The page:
Spyborgs is about thumping things in the face. You thump hard. You thump soft. Or you play your cards close to your chest by thumping hard, then soft. Technically, only robo-bruiser Bouncer does any thumping, but Clandestine’s swordings and Stinger’s gun arm follow the same combo patterns, and Stinger is so ineffectual at range that you might as well treat his projectiles like close-quarter lead thumps for all they do.
There’s nothing wrong with building a game around thumping things in the face as long as the thump feels good and the face looks hurt. Streets of Rage, Final Fight, TMNT – scrolling thumpers are an ancient art form. Alas, these Spyborgs ain’t spryborgs; there’s too much wind-up and not enough payoff. You get an awkward sensation of being trapped in attack animations – flashy routines played to an audience of enemies casually stabbing you in the kidneys.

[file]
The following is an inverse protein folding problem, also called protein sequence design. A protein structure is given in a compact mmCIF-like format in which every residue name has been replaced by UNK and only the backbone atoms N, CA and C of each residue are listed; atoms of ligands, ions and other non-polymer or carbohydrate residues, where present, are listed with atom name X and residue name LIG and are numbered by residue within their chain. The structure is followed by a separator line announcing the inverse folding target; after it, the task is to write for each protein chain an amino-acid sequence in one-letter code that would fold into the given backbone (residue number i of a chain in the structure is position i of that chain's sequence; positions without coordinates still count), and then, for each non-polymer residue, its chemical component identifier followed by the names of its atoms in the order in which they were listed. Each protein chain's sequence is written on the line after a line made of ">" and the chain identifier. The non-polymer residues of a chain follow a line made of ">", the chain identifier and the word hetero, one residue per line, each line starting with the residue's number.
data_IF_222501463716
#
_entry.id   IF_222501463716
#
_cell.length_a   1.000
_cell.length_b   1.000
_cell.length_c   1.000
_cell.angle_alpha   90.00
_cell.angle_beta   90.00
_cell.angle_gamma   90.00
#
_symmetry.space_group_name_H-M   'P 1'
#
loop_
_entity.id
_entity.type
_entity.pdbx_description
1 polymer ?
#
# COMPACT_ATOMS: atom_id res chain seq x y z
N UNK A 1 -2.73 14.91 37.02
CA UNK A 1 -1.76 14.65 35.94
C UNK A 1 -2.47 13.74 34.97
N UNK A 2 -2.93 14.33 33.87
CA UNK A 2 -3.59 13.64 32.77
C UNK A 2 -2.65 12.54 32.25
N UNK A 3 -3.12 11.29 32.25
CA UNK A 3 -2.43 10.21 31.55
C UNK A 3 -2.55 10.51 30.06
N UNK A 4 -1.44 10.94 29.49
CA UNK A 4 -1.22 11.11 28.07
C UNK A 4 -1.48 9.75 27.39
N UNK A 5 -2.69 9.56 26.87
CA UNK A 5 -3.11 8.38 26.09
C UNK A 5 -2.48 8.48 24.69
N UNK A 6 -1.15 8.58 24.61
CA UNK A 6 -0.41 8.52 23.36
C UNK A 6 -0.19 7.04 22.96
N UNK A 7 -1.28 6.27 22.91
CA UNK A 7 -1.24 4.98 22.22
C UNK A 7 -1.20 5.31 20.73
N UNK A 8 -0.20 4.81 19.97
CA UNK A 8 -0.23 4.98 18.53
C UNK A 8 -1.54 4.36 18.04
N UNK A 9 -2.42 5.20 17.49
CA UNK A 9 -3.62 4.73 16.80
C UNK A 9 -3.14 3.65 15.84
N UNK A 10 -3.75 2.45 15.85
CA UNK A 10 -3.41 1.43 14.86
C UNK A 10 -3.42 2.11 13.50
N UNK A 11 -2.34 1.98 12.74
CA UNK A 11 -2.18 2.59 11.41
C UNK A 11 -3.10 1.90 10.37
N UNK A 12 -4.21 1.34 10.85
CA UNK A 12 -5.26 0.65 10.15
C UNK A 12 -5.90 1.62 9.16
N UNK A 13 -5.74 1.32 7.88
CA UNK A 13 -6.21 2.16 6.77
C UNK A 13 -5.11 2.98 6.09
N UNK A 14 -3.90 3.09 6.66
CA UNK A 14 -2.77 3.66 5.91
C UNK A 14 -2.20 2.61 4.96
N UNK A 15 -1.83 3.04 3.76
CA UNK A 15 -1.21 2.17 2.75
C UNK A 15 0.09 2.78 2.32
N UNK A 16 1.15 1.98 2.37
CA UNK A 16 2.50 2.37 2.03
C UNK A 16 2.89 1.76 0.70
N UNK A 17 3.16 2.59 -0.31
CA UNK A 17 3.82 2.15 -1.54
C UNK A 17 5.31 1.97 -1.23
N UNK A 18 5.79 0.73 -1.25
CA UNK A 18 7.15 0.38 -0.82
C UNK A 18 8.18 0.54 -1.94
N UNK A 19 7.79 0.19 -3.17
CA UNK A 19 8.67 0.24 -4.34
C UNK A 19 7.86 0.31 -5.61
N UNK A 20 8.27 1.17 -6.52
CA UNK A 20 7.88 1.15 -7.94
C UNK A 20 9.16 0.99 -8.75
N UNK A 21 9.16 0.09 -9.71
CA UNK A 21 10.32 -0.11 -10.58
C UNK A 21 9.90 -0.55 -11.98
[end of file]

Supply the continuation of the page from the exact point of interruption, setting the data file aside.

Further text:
Why have an upgrade system telling us we’re faster, stronger, better if there’s no visual proof? Bad guy one to one hundred: we sluggishly swung for them all. A shame, as Spyborgs is otherwise high-grade stuff: particle effects, King Kong-sized bosses and really smoky, er, smoke. Even crate-smashing is a bit different: you have to de-cloak them first with the remote pointer.
We like the team attacks, too – quick-time event takedowns specific to which character you use on which enemy. Each team-attacked enemy spills different goodies, so there’s a hint of strategy in who you use these attacks against. They work particularly well in co-op, where each player has to do their half of the remote-wobbling for success (waggling is used judiciously throughout and can be turned off completely).
Dragon Blade, The Simpsons, Rygar, Ben 10, TMNT, Pirates of the Caribbean: the Wii has no shortage of lousy brawlers. What is it about the 3D goon that makes it so less satisfying to punch than a 2D sprite? Until devs can answer this question, it’ll take more than invisible crates to win us over.
Sep 22, 2009